There is truth to all of that, of course. Bar chocolate is better. It does have fewer additives. It does melt easier. But here’s the thing: If you want a glossy, shiny, flaky crust, it’s a thousand times more easy to attain when using chocolate chips. And it’s due to exact things we like to villify: those stabilizers and additives.
I did several blind taste tests. I hate to tell you, but even when I used the same brands (and same amounts) of bar chocolate vs chocolate chips, people almost ALWAYS chose the brownies made with chocolate chips. I know. It blew my mind too.
You can and absolutely should still use high quality chocolate chips, but definitely opt for the chips. Bonus: they retain their chip shape when you fold them into the batter later, which creates more textural interest later in your brownies vs chunks which tend to dissolve into molten pools of chocolate danger lava. You also won’t have to buy multiple different bars and chips for this recipe– you just need one 12 ounce bag of chocolate chips in addition to your dutch cocoa powder.
HOW TO MAKE ULTRA-CHOCOLATY BROWNIES
There are a few keys in ensuring that these brownies really taste like good chocolate.
- Use melted chocolate. Duh, this one is obvious, but a lot of recipes skip it. As I mentioned above, I use melted chocolate chips in order to encourage the shiny top. I also incorporate additional chocolate chips throughout the brownie batter at the end so they’re studded throughout the brownies for extra chocolate flavor.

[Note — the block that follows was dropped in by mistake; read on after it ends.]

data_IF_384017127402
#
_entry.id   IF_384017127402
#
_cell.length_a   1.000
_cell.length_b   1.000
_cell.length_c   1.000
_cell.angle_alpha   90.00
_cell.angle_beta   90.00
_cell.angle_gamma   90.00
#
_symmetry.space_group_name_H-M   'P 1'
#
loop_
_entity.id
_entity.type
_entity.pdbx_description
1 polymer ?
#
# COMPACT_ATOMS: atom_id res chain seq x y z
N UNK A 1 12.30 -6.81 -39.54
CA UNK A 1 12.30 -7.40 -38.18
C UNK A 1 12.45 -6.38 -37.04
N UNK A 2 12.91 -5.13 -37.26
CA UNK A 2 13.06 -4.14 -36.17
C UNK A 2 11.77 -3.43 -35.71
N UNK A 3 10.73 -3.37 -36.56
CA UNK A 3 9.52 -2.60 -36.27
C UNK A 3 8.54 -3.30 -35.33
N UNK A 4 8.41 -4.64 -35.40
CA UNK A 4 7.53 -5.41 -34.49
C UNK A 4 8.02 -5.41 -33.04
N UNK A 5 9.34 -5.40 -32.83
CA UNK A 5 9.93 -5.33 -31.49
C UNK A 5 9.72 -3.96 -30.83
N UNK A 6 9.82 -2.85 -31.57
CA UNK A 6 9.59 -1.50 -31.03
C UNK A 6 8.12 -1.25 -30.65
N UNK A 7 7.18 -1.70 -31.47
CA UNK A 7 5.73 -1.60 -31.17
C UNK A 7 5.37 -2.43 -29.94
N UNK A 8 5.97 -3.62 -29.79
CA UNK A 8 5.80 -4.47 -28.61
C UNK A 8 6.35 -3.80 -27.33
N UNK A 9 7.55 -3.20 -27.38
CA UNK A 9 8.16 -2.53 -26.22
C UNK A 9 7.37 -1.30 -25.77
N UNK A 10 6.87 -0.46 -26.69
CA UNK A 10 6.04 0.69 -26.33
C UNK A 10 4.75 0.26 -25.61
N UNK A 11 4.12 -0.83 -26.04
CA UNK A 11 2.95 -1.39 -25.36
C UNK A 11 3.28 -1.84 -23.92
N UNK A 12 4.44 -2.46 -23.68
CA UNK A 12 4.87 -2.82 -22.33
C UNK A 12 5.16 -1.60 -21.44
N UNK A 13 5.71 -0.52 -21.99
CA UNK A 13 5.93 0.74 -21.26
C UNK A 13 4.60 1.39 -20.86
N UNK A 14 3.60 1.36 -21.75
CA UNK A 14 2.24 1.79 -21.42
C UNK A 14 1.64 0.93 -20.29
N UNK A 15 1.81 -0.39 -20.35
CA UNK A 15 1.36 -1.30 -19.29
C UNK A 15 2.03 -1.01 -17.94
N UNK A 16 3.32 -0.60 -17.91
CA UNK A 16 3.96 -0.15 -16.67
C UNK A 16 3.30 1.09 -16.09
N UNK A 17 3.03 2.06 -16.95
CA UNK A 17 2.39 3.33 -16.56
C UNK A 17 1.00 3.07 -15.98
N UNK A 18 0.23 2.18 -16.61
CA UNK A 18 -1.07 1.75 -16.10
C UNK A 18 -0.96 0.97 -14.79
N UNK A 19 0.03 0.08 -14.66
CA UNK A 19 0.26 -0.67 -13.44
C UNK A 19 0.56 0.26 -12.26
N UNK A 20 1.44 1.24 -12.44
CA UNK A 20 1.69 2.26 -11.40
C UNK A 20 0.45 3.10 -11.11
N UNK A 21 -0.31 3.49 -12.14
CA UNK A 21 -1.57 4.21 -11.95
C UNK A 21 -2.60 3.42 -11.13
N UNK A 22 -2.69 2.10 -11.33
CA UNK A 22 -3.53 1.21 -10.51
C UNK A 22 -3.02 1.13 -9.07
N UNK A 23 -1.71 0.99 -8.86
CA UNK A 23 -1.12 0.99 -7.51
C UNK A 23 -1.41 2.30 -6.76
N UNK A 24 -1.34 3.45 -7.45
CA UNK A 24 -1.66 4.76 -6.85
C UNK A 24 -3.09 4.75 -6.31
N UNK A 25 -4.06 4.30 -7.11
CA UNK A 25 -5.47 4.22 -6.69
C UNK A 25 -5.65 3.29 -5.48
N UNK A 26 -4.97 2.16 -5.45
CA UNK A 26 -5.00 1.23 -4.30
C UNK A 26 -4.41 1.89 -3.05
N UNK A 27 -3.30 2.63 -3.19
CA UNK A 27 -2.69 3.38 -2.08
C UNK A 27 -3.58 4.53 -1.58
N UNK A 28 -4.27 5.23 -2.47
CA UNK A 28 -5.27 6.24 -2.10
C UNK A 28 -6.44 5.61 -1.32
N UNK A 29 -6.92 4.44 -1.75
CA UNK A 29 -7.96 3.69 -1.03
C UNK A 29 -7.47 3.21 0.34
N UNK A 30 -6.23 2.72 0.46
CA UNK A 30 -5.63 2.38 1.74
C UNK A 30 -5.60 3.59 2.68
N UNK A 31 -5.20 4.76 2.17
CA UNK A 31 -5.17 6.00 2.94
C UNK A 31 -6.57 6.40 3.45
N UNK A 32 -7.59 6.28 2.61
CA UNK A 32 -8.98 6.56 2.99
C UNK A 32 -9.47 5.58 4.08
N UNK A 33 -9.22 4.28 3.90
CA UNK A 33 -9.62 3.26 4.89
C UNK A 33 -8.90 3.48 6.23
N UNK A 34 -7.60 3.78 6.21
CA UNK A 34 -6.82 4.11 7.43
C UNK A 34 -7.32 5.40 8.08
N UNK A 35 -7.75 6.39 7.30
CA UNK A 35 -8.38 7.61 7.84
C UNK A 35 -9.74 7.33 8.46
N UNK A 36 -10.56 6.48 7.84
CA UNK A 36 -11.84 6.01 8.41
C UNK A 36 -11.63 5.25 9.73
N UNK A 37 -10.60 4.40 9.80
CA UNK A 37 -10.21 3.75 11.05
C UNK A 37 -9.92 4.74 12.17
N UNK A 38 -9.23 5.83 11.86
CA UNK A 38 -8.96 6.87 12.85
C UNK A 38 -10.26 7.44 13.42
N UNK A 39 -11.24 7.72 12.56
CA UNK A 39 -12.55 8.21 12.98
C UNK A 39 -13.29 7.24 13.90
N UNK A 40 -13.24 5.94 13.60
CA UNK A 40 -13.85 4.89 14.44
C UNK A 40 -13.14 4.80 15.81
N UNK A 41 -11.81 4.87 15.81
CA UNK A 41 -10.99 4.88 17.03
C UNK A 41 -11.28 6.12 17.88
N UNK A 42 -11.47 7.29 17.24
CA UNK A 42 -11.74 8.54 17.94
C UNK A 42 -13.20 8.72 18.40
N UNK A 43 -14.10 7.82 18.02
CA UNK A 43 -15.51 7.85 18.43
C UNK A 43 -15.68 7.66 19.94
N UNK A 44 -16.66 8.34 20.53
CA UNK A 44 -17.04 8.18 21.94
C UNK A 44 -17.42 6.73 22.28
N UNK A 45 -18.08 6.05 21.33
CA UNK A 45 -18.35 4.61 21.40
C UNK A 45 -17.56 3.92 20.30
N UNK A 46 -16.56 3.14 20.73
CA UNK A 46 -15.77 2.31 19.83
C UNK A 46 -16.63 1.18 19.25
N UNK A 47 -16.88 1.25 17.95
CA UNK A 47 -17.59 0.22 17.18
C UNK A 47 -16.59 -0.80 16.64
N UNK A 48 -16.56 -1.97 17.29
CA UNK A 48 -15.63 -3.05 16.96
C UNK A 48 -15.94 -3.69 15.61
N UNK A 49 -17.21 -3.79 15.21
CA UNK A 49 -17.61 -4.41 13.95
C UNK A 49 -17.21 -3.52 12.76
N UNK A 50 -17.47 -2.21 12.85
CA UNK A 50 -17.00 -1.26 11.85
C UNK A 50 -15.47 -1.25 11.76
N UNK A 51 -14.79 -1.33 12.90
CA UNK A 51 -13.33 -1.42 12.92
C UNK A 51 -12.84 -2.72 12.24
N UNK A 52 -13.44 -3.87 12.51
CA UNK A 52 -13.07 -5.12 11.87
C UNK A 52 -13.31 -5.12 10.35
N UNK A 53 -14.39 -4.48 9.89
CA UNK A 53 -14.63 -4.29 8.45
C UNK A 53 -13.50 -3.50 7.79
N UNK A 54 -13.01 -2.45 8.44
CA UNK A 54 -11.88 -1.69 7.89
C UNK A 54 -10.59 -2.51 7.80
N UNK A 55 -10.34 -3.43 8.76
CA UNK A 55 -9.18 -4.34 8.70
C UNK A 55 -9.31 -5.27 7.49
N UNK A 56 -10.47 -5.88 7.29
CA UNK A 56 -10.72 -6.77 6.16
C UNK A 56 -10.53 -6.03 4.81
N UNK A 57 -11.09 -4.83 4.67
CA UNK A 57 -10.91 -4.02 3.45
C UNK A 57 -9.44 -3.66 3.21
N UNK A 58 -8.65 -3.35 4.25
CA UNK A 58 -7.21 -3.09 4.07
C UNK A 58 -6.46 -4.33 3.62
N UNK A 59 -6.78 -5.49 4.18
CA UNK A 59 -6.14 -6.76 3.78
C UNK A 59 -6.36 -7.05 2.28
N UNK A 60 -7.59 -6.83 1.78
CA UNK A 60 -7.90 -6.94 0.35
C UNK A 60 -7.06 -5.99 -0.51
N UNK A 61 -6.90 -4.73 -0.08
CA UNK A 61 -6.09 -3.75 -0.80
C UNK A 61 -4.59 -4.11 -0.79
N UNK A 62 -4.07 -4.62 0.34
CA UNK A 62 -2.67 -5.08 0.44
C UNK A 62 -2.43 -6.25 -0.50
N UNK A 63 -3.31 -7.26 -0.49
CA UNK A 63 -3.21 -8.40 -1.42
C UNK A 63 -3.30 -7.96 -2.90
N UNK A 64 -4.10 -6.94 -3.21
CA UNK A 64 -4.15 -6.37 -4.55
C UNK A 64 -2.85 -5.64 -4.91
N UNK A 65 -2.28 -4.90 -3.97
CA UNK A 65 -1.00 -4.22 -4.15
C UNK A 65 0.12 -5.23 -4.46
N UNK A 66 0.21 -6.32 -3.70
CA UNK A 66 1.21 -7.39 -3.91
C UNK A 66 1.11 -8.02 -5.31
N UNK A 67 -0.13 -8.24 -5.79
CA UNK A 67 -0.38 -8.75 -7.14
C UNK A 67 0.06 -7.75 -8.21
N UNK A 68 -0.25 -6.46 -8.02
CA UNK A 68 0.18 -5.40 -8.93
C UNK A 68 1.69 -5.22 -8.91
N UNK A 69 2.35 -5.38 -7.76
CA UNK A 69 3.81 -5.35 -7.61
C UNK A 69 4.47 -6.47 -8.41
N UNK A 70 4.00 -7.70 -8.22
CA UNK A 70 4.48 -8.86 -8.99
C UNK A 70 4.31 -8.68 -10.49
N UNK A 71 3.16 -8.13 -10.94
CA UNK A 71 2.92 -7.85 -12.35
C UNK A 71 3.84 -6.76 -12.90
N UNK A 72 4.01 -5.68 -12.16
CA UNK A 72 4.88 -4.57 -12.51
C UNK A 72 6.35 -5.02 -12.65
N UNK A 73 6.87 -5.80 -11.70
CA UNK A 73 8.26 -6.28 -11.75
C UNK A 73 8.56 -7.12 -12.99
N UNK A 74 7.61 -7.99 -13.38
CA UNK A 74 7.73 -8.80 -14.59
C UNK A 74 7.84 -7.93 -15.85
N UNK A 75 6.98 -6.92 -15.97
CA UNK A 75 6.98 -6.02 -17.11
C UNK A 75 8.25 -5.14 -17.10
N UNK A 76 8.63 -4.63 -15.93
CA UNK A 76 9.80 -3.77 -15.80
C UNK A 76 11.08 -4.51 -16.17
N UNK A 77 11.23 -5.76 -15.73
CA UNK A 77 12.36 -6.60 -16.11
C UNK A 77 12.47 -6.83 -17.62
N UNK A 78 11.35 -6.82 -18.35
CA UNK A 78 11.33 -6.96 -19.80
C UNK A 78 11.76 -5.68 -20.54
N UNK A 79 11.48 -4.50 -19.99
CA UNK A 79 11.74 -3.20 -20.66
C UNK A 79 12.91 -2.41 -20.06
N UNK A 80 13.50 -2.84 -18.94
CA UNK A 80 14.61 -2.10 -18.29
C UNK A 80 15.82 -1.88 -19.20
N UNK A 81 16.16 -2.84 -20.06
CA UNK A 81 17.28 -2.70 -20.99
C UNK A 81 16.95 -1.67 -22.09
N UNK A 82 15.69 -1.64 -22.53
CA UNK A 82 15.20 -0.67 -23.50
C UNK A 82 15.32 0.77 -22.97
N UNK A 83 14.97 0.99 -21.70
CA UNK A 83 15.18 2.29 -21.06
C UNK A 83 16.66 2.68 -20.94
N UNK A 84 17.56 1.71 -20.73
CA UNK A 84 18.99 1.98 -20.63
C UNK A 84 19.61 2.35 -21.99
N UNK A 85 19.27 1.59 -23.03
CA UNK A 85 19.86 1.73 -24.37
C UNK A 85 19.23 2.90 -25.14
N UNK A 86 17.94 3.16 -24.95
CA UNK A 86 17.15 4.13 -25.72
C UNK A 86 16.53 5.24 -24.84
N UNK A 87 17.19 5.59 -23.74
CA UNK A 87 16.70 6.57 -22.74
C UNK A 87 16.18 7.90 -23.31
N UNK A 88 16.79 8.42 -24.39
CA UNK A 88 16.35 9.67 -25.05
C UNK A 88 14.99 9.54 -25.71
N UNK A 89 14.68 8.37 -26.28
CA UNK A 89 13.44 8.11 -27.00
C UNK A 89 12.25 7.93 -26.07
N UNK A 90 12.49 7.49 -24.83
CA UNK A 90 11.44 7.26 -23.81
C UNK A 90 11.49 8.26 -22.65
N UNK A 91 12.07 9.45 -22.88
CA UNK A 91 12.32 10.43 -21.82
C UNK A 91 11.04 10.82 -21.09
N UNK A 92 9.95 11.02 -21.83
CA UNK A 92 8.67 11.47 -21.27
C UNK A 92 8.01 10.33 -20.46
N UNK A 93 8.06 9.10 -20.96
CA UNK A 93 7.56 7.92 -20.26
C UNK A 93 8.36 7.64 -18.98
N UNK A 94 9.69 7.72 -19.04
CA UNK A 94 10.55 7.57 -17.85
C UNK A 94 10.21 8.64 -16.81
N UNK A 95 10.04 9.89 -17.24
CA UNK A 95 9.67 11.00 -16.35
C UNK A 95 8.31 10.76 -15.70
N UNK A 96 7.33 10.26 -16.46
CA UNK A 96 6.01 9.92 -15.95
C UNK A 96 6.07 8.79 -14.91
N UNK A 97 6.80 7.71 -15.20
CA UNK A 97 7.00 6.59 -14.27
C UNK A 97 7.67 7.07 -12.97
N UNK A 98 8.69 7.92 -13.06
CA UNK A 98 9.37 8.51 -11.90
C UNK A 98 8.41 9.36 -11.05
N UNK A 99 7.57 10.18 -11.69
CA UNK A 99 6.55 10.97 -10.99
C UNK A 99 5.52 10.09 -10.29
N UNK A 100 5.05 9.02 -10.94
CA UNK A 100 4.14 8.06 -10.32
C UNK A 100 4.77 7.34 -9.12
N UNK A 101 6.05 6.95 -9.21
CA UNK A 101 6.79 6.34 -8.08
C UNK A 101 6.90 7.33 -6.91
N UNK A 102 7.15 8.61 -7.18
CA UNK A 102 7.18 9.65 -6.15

- Use dutch processed cocoa powder. If you’ve ever sunk your teeth into a super dark, almost black baked good and rolled your eyes back at how delicious it tasted, it’s probably because you were eating a cake or brownie or cookie that used dutch processed cocoa powder. Dutch processed cocoa is a smoother, less acidic cocoa powder with more earthy flavors and a signature dark color, but I moreso tend to use it because it almost always involves the use of higher quality cocoa beans in production. Higher quality cocoa beans = tastier cocoa powder = tastier brownies.
- Use instant coffee granules. I know, this one sounds weird, but coffee is one of those ingredients that brings out flavor of chocolate immensely and adds fantastic depth without becoming distracting– or at least it does when added in the proper proportions. 1 teaspoon to a tablespoon on instant coffee granules is the perfect range here for deeper chocolatiness without any discernible coffee flavor. Yes, you can leave it out if you’d like, but it really does add a great boost!